|The first excerpt represents the element of Air. It speaks of mental influences and the process of thought, and is drawn from The Master Key by L. Frank Baum:
"I think of making a trip this morning," said Rob, carelessly.
"Oh, I may go to Boston, or take a run over to Cuba or Jamaica,"
replied the boy.
"But you can not go so far by yourself," declared his father; "and
there is no one to go with you, just now. Nor can I spare the money
at present for so expensive a trip."
"Oh, it won't cost anything," replied Rob, with a smile.
Mr. Joslyn looked upon him gravely and sighed. Mrs. Joslyn bent over
her son with tears in her eyes and said:
"This electrical nonsense has affected your mind, dear. You must
The Master Key
|The second excerpt represents the element of Fire. It speaks of emotional influences and base passions, and is drawn from Vendetta by Honore de Balzac:
trembled, but his eyes flashed lightnings. Ginevra alone was able to
endure his glance, for her eyes flamed also, and the daughter was
worthy of the sire.
"Oh! to love you! What man is worthy of such a life?" continued
Piombo. "To love you as a father is paradise on earth; who is there
worthy to be your husband?"
"HE," said Ginevra; "he of whom I am not worthy."
"He?" repeated Piombo, mechanically; "who is HE?"
"He whom I love."
"How can he know you enough to love you?"
"Father," said Ginevra, with a gesture of impatience, "whether he
|The third excerpt represents the element of Water. It speaks of pure spiritual influences and feelings of love, and is drawn from Gone With the Wind by Margaret Mitchell:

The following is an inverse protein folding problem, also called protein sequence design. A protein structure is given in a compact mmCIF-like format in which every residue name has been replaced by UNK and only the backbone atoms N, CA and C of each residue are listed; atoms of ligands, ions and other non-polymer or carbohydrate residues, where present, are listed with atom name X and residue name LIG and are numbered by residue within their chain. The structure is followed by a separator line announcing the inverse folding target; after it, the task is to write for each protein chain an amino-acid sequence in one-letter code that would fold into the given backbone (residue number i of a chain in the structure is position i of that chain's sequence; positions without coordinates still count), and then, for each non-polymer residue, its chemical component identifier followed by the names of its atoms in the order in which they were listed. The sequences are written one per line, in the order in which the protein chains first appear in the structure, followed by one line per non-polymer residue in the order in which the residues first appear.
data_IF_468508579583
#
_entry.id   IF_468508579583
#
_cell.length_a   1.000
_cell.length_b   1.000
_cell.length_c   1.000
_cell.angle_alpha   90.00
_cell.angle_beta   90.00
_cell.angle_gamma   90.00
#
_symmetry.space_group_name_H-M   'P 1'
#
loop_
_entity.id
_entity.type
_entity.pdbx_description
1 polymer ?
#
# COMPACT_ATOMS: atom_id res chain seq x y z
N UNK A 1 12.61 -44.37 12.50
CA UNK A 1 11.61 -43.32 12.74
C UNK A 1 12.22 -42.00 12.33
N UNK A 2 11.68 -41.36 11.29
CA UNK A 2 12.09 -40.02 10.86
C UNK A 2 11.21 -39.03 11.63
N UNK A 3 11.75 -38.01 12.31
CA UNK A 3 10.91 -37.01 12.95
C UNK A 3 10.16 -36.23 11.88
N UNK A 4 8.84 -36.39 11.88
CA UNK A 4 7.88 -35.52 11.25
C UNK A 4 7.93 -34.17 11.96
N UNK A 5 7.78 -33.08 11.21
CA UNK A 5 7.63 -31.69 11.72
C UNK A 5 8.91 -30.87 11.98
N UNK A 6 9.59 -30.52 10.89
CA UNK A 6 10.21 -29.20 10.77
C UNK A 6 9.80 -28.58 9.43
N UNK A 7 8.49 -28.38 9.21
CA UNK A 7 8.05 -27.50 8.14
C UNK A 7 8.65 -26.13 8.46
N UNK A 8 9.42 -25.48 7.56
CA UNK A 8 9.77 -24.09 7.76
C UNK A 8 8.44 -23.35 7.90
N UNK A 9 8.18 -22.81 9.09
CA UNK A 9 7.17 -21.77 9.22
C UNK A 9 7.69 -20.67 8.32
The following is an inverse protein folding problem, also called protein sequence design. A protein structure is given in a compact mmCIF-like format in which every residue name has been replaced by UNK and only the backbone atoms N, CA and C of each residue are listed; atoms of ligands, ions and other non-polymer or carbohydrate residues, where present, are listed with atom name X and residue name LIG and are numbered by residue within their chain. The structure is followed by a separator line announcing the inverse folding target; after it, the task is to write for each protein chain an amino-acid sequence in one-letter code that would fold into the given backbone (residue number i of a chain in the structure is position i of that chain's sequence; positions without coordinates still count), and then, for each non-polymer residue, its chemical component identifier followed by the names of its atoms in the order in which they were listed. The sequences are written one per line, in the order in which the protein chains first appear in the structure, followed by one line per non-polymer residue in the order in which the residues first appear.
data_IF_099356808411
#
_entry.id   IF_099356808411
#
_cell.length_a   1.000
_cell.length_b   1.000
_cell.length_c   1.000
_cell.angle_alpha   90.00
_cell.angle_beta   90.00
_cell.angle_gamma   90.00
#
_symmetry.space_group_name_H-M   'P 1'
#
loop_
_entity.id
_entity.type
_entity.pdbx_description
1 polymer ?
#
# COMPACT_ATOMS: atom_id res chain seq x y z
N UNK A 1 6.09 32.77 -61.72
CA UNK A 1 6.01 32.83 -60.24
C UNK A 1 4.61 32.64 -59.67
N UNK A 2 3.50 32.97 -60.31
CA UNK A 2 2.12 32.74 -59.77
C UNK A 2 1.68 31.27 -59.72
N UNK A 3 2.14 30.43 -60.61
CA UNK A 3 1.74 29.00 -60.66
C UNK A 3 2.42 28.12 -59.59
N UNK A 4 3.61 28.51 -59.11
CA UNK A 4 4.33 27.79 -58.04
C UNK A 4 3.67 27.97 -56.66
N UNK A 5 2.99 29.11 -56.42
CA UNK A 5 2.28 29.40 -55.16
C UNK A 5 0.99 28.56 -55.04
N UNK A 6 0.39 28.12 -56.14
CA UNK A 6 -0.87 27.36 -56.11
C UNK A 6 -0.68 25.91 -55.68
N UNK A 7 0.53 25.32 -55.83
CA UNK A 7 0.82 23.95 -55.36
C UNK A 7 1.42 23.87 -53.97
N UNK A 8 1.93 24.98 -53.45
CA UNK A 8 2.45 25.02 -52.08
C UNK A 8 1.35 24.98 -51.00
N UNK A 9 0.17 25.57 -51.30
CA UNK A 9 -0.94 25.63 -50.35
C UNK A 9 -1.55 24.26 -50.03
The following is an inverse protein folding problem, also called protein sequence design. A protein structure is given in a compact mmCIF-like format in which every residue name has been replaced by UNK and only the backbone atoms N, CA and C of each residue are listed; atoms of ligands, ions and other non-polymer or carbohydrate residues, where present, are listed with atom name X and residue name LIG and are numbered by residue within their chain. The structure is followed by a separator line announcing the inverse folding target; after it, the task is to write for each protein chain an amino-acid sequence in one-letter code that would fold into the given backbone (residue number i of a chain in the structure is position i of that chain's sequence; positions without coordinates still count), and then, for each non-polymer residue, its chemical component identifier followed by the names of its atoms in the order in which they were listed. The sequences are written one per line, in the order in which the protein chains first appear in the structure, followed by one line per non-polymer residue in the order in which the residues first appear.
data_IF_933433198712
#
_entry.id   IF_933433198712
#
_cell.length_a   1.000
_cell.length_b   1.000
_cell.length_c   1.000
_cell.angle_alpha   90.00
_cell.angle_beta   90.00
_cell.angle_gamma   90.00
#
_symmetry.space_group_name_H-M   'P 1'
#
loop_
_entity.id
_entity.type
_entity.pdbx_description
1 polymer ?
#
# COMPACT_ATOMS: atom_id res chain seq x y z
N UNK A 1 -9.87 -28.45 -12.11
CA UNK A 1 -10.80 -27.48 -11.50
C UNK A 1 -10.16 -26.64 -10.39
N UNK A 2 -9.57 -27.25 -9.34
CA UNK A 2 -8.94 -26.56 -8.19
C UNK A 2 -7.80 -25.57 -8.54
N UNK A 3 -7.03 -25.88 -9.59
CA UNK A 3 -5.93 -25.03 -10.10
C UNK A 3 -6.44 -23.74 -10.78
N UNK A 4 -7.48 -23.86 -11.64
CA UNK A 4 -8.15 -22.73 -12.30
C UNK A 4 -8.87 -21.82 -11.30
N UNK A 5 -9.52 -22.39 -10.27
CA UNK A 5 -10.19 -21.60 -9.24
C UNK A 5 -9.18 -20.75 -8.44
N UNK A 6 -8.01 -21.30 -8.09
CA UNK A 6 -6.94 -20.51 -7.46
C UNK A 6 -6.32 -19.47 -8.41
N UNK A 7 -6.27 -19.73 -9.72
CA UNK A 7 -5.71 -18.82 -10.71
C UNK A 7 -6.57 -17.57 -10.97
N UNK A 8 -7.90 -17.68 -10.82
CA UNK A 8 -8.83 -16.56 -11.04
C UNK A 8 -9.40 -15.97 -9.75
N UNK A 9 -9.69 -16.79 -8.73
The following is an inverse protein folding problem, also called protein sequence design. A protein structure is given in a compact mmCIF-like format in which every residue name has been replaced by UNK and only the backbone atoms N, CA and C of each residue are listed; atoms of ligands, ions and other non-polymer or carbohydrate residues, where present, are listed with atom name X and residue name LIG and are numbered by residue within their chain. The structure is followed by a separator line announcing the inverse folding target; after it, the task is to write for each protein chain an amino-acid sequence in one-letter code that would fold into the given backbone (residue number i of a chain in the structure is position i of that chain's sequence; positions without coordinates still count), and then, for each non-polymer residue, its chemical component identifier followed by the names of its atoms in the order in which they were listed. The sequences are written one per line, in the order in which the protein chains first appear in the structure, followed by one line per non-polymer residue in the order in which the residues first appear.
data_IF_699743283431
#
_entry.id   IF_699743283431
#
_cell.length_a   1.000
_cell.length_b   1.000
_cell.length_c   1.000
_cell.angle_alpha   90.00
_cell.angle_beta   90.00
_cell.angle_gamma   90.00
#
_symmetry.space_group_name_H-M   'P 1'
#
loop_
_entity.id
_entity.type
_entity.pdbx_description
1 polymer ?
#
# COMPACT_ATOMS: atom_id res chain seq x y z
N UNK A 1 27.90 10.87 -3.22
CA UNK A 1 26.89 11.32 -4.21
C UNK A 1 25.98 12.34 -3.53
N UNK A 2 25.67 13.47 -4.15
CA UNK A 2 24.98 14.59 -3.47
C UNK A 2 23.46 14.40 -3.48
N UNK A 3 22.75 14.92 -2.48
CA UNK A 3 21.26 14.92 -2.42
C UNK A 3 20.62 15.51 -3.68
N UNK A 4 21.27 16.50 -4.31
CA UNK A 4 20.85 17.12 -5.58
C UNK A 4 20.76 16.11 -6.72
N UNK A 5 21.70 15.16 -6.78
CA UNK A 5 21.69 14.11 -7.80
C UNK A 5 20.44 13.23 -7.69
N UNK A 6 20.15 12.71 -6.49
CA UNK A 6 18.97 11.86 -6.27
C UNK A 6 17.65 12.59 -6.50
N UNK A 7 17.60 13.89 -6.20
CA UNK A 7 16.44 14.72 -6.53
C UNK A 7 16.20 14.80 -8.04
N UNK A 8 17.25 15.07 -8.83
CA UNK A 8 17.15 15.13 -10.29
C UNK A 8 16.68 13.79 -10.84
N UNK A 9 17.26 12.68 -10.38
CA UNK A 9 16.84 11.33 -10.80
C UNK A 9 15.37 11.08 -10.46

"Not really! A walk-the-plank kind?"
"I daresay he made people walk the plank if there was any money to
be made that way. At any rate, he made enough money to leave my
father quite wealthy. But the family always referred to him
carefully as a 'sea captain.' He was killed in a saloon brawl long
before I was born. His death was, needless to say, a great relief
to his children, for the old gentleman was drunk most of the time
and when in his cups was apt to forget that he was a retired sea
captain and give reminiscences that curled his children's hair.
However, I admired him and tried to copy him far more than I ever
Gone With the Wind
|The fourth excerpt represents the element of Earth. It speaks of physical influences and the impact of the unseen on the visible world, and is drawn from Dawn O'Hara, The Girl Who Laughed by Edna Ferber:
or perky old women with nutcracker faces; or girls with
wide humorous mouths. Oh, it couldn't be done, I
suppose. They would clap me in a padded cell in no time
if I were to say:
"Mister Red-headed Man, I'm so glad your heart is
young enough for Dickens. I love him too--enough to read
him standing at a book counter in a busy shop. And do
you know, I like the squareness of your jaw, and the way
your eyes crinkle up when you laugh; and as for your
being an engineer--why one of the very first men I ever
loved was the engineer in `Soldiers of Fortune.'"